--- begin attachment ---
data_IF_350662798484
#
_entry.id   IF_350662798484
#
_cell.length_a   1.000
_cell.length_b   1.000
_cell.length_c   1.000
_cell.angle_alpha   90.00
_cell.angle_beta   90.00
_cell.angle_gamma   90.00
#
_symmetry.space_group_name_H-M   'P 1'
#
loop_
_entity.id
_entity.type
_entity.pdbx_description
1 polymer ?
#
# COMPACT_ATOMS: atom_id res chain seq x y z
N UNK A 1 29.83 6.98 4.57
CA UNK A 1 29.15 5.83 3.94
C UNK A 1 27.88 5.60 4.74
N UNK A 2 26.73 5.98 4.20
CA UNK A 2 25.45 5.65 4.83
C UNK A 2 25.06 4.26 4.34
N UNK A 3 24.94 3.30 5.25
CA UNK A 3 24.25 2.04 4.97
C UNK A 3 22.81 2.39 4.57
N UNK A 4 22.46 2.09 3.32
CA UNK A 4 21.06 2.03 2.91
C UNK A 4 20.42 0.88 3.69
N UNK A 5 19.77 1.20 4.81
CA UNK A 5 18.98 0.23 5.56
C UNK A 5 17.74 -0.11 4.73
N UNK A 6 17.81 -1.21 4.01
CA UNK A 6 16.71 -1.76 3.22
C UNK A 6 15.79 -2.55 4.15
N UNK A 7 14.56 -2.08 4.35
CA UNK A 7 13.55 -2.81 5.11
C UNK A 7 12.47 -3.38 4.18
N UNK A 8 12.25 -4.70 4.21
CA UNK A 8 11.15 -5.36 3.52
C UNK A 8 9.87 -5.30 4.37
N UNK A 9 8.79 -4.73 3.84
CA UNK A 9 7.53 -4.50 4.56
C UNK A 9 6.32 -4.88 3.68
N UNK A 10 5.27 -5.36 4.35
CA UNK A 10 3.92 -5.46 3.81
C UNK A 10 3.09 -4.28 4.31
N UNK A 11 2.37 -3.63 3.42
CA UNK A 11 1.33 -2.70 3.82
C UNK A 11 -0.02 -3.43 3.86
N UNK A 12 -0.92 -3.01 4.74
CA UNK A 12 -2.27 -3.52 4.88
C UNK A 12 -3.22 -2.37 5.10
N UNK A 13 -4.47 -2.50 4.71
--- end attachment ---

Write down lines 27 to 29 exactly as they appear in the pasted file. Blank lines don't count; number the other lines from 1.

N UNK A 3 24.94 3.30 5.25
CA UNK A 3 24.25 2.04 4.97
C UNK A 3 22.81 2.39 4.57